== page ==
It's Time to Tax College Sports


Via the Economist's Free Exchange Blog, Kathryn Jean Lopez seems surprised that the Senate Finance committee is considering taxing college sports -- or, more specifically, considering changing the tax status of some college sports programs.

But look, this makes perfect sense. Colleges and Universities get tax exempt status because they are thought to be providing a valuable educational service. And they probably are. But many of those universities are operating athletic programs that are giant, commercial cash cows. The Congressional Budget Office (pdf) says that between 60 and 80 percent of Division IA athletic department activity can be described as commercial. And while pulling in dollars hand over fist might have some educational value, I doubt it's what Congress had in mind.

football flickr user rdesai.png

Actually, colleges and universities have it twice as nice. Not only do they get tax exempt status, but charitable donations to the schools are tax deductible. In other words, schools can not only operate tax-exempt business enterprises; but the government will subsidize them to do it.

I've said all this before, but the easy solution here is to change the deduction rules governing charitable donations. Those rules are regressive. But, just as importantly, they don't benefit the common good in a narrow, serious way. As it stands you can claim the same charitable deduction for giving $10,000 to an orphanage as you can for giving $10,000 to your alma mater's athletic program in exchange for season tickets. Does anyone think that makes sense?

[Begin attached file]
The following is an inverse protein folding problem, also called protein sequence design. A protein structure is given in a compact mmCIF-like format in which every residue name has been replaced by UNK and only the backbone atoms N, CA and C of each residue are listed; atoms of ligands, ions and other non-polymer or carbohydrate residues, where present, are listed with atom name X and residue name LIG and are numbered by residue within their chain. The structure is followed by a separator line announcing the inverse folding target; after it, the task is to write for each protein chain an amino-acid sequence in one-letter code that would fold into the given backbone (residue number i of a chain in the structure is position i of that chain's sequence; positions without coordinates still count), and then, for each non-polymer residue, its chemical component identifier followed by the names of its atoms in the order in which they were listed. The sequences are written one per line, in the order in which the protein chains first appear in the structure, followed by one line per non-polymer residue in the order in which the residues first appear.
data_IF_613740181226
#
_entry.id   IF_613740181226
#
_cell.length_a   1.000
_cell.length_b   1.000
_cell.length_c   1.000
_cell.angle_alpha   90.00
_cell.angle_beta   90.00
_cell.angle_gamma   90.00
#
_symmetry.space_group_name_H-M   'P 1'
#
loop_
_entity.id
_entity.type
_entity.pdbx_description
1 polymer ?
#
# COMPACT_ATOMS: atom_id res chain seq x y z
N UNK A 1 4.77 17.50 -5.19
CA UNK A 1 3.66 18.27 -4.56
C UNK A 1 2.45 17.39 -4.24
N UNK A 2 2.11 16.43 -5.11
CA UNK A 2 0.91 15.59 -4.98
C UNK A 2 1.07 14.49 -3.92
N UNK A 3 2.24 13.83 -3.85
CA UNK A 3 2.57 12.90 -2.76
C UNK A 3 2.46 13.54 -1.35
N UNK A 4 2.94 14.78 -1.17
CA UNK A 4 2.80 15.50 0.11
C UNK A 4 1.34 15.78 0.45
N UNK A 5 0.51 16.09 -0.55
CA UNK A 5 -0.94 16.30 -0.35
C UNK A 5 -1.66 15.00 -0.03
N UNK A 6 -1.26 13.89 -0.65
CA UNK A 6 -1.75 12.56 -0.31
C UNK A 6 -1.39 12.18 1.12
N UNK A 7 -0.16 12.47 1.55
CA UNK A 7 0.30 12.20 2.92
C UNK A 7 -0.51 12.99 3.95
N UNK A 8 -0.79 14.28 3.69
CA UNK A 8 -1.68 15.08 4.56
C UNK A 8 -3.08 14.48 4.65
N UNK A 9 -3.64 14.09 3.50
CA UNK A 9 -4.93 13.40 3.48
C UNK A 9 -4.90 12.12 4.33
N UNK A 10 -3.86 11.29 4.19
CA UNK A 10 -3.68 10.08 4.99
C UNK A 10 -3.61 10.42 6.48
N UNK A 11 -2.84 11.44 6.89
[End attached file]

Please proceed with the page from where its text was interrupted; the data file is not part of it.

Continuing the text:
Image from Flickr user rdesai

Jump to comments
Presented by

Conor Clarke is the editor, with Michael Kinsley, of Creative Capitalism. He was previously a fellow at The Atlantic and an editor at The Guardian. More

Conor Clarke is the editor, with Michael Kinsley, of Creative Capitalism, an economics blog that was recently published in book form by Simon and Schuster. He was previously a fellow at The Atlantic and an editor at The Guardian. He is also on Twitter.
Get Today's Top Stories in Your Inbox (preview)

Why Are Americans So Bad at Saving Money?

The US is particularly miserable at putting aside money for the future. Should we blame our paychecks or our psychology?

Elsewhere on the web

Join the Discussion

After you comment, click Post. If you’re not already logged in you will be asked to log in or register. blog comments powered by Disqus


The Death of Film

You'll never hear the whirring sound of a projector again.


How to Hunt With Poison Darts

A Borneo hunter explains one of his tribe's oldest customs: the art of the blowpipe


A Delightful, Pixar-Inspired Cartoon

An action figure and his reluctant sidekick trek across a kitchen in search of treasure.


I Am an Undocumented Immigrant

"I look like a typical young American."


Why Did I Study Physics?

Using hand-drawn cartoons to explain an academic passion



More in Politics

Just In